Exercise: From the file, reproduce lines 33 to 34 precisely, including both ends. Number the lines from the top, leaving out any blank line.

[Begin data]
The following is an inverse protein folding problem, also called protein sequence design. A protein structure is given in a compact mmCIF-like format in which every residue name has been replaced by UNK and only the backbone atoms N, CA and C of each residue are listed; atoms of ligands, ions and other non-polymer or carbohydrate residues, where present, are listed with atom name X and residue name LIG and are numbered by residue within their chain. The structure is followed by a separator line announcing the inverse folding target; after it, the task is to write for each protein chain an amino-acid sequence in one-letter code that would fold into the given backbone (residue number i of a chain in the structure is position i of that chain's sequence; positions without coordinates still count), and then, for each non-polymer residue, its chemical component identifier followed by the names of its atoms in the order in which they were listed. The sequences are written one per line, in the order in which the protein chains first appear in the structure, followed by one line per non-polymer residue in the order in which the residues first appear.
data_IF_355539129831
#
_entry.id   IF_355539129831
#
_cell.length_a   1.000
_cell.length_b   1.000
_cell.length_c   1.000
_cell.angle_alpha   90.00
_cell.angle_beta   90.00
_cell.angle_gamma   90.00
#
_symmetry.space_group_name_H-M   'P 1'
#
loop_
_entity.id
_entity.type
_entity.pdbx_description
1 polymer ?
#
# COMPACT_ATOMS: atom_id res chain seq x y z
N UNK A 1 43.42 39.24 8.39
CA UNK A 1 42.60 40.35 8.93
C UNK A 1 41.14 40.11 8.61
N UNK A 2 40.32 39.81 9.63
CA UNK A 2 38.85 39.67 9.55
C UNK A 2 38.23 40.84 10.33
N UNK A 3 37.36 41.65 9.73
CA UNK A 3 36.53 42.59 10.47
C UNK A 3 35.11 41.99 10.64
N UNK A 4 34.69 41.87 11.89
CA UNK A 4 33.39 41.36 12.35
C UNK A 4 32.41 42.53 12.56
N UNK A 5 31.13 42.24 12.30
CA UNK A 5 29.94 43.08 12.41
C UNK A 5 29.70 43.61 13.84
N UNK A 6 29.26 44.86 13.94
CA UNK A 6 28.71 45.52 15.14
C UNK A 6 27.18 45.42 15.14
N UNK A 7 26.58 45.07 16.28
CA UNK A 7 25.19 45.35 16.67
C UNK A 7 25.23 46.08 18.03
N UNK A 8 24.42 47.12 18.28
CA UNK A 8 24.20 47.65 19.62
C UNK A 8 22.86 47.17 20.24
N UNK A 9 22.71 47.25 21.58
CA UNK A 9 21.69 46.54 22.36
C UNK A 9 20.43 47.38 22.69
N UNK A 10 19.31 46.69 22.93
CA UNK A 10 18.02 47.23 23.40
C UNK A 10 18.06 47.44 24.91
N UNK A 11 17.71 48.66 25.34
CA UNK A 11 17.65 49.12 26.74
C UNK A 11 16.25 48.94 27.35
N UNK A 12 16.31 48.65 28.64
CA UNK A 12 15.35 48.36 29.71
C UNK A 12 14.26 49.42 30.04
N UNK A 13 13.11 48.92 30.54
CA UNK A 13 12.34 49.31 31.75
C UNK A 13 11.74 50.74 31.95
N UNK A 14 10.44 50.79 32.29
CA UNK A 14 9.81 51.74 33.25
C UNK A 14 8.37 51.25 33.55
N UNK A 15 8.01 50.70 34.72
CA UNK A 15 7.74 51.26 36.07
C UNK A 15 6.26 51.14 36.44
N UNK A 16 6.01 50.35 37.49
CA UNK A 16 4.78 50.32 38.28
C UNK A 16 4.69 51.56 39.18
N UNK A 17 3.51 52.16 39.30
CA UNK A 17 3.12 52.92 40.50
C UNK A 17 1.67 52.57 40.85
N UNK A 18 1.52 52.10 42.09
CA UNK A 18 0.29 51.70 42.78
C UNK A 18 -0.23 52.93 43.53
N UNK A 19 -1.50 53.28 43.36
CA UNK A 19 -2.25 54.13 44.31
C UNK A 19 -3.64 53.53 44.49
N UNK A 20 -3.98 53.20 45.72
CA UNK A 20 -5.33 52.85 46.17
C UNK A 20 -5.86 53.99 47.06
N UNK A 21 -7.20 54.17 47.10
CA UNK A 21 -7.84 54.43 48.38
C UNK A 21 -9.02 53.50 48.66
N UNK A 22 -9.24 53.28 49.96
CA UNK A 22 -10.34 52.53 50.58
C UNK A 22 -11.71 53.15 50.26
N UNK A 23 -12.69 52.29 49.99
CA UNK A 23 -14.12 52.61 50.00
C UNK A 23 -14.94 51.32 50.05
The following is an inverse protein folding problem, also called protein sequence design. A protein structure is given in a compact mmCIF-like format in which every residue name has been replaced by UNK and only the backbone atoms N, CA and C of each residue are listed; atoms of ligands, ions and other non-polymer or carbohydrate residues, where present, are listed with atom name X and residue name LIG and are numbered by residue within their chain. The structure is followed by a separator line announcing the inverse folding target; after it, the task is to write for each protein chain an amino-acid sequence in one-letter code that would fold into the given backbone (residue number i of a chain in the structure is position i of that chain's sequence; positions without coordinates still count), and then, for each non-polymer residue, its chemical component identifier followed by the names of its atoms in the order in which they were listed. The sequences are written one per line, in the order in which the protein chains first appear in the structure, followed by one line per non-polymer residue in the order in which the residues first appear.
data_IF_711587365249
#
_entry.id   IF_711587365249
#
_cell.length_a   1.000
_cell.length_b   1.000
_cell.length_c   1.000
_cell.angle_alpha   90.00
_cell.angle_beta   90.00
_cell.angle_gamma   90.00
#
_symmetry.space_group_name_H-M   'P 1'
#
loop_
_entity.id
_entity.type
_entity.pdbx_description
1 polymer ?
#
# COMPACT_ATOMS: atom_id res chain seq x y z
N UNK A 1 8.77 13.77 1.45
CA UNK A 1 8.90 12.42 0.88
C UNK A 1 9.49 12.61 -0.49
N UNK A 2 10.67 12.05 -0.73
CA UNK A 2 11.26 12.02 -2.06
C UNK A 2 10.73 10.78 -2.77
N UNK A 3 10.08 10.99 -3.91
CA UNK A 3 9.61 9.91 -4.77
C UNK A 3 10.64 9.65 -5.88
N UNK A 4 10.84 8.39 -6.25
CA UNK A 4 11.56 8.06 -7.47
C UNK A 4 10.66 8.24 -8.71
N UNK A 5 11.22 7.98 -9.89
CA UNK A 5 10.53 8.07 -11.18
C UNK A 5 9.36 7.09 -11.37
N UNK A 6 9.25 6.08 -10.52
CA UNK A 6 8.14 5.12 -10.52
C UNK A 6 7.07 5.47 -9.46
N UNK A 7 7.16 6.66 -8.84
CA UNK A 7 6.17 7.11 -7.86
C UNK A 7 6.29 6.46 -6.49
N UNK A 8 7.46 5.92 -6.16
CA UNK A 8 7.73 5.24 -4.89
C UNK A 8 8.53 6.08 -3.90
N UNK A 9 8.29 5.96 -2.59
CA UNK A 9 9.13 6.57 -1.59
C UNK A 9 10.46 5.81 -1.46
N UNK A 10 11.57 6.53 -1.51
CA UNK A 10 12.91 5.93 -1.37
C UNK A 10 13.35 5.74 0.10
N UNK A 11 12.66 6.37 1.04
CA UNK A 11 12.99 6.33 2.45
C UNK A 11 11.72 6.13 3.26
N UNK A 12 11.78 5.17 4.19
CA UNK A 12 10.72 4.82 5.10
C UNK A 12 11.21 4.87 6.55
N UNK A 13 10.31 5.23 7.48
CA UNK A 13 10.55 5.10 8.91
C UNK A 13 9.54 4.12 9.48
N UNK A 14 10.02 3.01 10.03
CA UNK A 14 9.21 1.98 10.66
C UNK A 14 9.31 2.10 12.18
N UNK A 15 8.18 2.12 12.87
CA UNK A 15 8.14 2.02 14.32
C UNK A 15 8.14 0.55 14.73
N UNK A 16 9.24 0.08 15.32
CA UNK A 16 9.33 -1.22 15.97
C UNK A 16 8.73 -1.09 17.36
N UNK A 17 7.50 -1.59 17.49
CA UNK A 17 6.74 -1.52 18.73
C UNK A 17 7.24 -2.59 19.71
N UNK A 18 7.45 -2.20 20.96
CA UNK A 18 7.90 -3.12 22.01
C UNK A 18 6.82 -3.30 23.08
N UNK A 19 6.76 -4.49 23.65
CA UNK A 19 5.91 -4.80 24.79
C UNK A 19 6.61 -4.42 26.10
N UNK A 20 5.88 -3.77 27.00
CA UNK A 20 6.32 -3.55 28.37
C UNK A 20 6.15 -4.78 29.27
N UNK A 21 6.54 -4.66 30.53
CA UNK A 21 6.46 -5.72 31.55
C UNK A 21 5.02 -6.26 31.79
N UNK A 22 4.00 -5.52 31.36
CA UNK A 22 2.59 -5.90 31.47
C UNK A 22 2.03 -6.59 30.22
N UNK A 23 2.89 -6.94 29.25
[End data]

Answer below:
C UNK A 4 32.41 42.53 12.56
N UNK A 5 31.13 42.24 12.30